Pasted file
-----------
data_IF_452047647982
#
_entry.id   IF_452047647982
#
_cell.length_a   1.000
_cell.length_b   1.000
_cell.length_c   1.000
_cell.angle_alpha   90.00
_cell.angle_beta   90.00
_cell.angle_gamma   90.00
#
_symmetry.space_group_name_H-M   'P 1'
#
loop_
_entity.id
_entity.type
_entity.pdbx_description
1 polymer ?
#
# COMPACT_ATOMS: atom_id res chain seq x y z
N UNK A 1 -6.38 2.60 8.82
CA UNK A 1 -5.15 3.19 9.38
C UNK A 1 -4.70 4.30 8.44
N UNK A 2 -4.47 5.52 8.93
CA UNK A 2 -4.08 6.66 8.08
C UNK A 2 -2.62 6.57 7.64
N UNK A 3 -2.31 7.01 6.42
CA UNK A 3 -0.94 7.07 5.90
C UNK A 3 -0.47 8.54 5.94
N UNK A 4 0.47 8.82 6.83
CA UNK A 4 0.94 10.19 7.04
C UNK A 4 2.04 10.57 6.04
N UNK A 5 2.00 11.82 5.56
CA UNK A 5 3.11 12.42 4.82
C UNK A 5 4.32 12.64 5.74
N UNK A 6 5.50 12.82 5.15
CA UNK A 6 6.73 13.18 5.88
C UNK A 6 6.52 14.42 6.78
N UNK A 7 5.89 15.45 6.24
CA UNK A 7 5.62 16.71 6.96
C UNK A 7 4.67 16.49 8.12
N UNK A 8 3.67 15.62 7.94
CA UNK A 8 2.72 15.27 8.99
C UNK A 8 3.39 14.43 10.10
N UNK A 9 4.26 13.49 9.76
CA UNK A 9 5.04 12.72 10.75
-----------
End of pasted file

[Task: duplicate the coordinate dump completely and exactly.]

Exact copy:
data_IF_452047647982
#
_entry.id   IF_452047647982
#
_cell.length_a   1.000
_cell.length_b   1.000
_cell.length_c   1.000
_cell.angle_alpha   90.00
_cell.angle_beta   90.00
_cell.angle_gamma   90.00
#
_symmetry.space_group_name_H-M   'P 1'
#
loop_
_entity.id
_entity.type
_entity.pdbx_description
1 polymer ?
#
# COMPACT_ATOMS: atom_id res chain seq x y z
N UNK A 1 -6.38 2.60 8.82
CA UNK A 1 -5.15 3.19 9.38
C UNK A 1 -4.70 4.30 8.44
N UNK A 2 -4.47 5.52 8.93
CA UNK A 2 -4.08 6.66 8.08
C UNK A 2 -2.62 6.57 7.64
N UNK A 3 -2.31 7.01 6.42
CA UNK A 3 -0.94 7.07 5.90
C UNK A 3 -0.47 8.54 5.94
N UNK A 4 0.47 8.82 6.83
CA UNK A 4 0.94 10.19 7.04
C UNK A 4 2.04 10.57 6.04
N UNK A 5 2.00 11.82 5.56
CA UNK A 5 3.11 12.42 4.82
C UNK A 5 4.32 12.64 5.74
N UNK A 6 5.50 12.82 5.15
CA UNK A 6 6.73 13.18 5.88
C UNK A 6 6.52 14.42 6.78
N UNK A 7 5.89 15.45 6.24
CA UNK A 7 5.62 16.71 6.96
C UNK A 7 4.67 16.49 8.12
N UNK A 8 3.67 15.62 7.94
CA UNK A 8 2.72 15.27 8.99
C UNK A 8 3.39 14.43 10.10
N UNK A 9 4.26 13.49 9.76
CA UNK A 9 5.04 12.72 10.75